It’s a popular misconception that “custody” means one parent gets the children, and the other doesn’t. The reality is that custody is multifaceted.
The two main concepts are legal custody and physical custody. Legal custody relates to making important decisions in raising the child, such as whether the child will practice a certain religion, educational choices, and non-emergency medical care. “Physical” custody refers to where the child will reside.
“Legal” custody and “physical” custody have subcategories: “sole” custody and “joint” custody. Sole legal custody means only one parent has major-decision-making authority. With joint legal custody, both parents have a say in child-rearing decisions. In a sole physical custody scenario, the child resides with one parent. With joint physical custody, the child lives with each parent for certain periods, which can be anywhere from a few days a week to several months at a time.
The main consideration for a judge in custody cases is the child’s welfare. Wyoming law provides a list of factors a judge must consider when determining “the best interests of the child.” Some of these are:
Note that a court will also take a child’s preference into consideration, but only if the court believes the child is old enough and mature enough to have a reasonable opinion. As a practical matter, the older the child, the more weight a judge will give the child’s wishes.
Additionally, the law provides that evidence of domestic violence, including spousal abuse or child abuse is automatically considered contrary to the best interests of the child. So a parent who’s seeking custody, and is guilty of either of those offenses, is likely out of luck.
The Wyoming custody statute states that a judge’s decision may include any combination of the various types of custody. For example, it’s possible for a court to award parents joint legal custody, but award one of the parents sole physical custody.
In that regard, notice that the list of “best interests of the child” factors, above, specifically references the geographic distance between the parents’ residences. If the parents live far away from each other, a judge might determine that a joint physical custody award that would force the child to switch residences during the week could adversely impact the child’s routine. It could interfere with the child’s education, as well as social activities. If that’s the case, the court might decide that joint physical custody wouldn’t be in the child’s best interest.
Note also that in any custody proceeding, the law prohibits a judge from giving preference to one parent over the other based on a parent’s gender.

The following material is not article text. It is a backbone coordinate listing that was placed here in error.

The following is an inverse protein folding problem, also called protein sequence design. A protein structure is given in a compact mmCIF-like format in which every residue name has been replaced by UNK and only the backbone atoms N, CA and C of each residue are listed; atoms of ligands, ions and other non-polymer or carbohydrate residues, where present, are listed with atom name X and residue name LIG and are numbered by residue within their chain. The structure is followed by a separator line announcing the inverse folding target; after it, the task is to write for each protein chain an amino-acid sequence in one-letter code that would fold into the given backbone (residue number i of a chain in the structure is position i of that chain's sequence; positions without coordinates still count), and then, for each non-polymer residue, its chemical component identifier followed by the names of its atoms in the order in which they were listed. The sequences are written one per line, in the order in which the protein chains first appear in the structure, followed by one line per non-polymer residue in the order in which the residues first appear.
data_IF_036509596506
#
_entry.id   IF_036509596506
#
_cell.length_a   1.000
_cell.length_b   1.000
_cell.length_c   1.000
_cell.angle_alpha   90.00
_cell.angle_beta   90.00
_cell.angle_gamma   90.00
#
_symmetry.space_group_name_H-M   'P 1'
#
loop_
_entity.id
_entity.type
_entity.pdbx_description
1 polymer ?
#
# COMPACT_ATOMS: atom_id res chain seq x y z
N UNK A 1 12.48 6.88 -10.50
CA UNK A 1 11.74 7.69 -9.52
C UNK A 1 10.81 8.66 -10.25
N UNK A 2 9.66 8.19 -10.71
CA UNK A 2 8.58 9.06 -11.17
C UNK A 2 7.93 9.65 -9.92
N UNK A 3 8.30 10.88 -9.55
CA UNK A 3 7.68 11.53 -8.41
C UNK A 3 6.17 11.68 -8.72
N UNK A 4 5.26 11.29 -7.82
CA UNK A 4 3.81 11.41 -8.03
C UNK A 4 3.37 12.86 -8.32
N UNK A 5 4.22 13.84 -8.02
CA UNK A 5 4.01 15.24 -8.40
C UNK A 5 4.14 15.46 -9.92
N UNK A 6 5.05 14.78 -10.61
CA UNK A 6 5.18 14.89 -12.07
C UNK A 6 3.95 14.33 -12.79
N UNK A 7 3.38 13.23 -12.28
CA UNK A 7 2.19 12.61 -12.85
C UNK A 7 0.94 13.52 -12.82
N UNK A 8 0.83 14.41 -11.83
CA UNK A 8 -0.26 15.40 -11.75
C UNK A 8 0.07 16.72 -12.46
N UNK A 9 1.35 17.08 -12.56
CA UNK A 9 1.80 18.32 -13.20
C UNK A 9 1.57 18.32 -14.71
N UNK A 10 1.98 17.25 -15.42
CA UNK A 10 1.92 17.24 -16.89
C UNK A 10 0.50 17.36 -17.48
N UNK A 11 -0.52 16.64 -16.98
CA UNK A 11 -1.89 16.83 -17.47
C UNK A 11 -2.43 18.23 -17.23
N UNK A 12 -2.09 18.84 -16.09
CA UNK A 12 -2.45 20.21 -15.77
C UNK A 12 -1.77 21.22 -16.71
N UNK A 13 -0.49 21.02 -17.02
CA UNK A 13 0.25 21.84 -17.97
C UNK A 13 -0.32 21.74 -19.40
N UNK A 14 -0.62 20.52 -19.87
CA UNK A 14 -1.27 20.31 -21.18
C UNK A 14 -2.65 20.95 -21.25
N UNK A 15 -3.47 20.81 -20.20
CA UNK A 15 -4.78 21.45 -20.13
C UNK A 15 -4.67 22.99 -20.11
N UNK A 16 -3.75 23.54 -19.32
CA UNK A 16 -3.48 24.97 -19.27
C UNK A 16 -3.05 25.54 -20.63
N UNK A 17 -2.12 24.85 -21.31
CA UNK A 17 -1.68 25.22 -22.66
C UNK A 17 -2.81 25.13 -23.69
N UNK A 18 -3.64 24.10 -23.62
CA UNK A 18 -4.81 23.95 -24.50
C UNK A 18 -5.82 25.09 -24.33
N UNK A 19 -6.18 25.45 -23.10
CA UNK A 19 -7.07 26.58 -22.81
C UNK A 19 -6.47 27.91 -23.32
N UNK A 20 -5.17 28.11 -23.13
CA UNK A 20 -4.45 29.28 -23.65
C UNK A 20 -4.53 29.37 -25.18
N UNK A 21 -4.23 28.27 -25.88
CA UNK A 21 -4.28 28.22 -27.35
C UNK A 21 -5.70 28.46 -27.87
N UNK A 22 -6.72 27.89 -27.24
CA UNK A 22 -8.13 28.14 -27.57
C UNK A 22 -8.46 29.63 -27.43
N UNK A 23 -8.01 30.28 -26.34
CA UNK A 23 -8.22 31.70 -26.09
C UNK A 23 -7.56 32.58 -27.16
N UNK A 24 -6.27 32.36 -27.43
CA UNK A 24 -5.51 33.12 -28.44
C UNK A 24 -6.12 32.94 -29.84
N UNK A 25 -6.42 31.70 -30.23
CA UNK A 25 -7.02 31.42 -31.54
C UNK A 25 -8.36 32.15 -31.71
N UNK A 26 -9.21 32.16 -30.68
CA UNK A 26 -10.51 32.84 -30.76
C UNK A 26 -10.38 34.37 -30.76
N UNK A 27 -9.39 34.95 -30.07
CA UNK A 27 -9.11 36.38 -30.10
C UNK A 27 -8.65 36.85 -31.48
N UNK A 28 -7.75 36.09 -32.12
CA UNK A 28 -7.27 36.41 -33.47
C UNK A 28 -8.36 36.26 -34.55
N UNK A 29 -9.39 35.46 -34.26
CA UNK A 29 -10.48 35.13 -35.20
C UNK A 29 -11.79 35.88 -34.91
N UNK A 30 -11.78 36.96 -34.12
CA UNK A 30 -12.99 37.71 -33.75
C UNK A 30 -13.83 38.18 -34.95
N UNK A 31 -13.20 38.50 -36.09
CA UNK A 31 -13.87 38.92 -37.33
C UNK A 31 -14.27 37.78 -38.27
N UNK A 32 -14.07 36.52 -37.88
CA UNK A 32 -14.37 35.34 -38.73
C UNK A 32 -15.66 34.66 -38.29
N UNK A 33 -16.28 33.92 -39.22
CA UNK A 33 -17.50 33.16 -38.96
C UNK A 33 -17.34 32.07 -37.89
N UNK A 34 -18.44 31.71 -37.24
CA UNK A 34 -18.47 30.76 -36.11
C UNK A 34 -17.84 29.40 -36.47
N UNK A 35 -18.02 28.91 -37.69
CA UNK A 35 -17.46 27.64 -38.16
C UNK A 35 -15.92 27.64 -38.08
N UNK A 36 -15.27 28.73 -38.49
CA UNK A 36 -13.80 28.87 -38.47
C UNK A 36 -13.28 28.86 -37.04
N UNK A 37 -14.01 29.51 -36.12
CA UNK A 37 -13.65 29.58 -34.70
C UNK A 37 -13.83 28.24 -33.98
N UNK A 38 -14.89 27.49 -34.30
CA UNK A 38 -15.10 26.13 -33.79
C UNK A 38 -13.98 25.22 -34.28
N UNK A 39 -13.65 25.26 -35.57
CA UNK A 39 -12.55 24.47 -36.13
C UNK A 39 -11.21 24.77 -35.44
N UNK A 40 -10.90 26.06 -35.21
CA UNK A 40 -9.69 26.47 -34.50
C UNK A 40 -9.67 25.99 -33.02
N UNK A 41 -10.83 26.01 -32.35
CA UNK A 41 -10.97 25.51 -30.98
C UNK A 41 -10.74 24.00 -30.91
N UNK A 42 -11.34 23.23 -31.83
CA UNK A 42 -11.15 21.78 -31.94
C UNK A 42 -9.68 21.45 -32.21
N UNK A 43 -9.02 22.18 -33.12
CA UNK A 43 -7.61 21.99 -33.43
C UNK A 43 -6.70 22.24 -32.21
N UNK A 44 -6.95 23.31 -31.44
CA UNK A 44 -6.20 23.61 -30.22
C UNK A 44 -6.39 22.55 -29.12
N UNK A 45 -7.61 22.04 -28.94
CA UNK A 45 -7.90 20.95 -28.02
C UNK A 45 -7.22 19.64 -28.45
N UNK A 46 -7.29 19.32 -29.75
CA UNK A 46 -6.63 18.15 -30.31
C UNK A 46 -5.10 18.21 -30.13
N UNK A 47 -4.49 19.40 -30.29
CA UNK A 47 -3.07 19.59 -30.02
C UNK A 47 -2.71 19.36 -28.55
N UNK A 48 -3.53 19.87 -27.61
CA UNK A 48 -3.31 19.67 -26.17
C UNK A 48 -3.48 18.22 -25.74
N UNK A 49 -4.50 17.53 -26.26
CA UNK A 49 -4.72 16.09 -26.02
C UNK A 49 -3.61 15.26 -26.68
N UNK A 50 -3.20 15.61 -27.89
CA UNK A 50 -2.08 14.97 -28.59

When a child is residing with one parent, the court ordinarily grants the other parent visitation rights. As with custody, the child’s best interest is the guiding principle. Wyoming law states that the visitation order must provide enough detail to promote understanding and compliance. In other words, don’t leave it so open-ended as to lead to the likelihood of misinterpretation, confusion, or possibly deceit.
There’s no one-size-fits-all visitation template. The ultimate outcome usually depends on the circumstances of each case. The best arrangements tend to be those that reasonably accommodate the parents’ and children’s schedules.
In cases where being alone with a parent could endanger the child (such as where there’s been spousal abuse or child abuse, for example), a judge can order “supervised” visitation. This means the abusive parent can only visit the child in the presence of an approved third party.
As of July 1, 2018, Wyoming will join a growing number of states that have removed the term “custody” from their law. The new statute will use the term “legal decision making” instead of “legal custody.” “Joint legal custody” will be “joint legal decision making”; “sole legal custody” will change to “sole legal decision making.”
The term “physical custody” will also be relegated to the past, as will “visitation” (only relating to parents, not third parties, like grandparents). The new law will incorporate these concepts into “parenting time.” The statute defines this as: “. . .the schedule detailing when each parent has access to a child and is responsible for providing the child with food, clothing, and shelter and making routine decisions concerning the child's care”. (Routine decisions might encompass things such as the child’s bedtime, and so on, when the child is with that parent.)
Whether the child resides with both parents or one parent (as with the old “joint” and “sole” physical custody), and how much time a child spends with each parent during parenting time, will probably depend on factors similar to those discussed earlier, like the distance between the parents’ residences.
Of course, the best interests of the child will continue to be the controlling factor in a judge’s custody decision.
To learn more about the complex issues of custody and parenting time in Wyoming, consult with a knowledgeable divorce lawyer.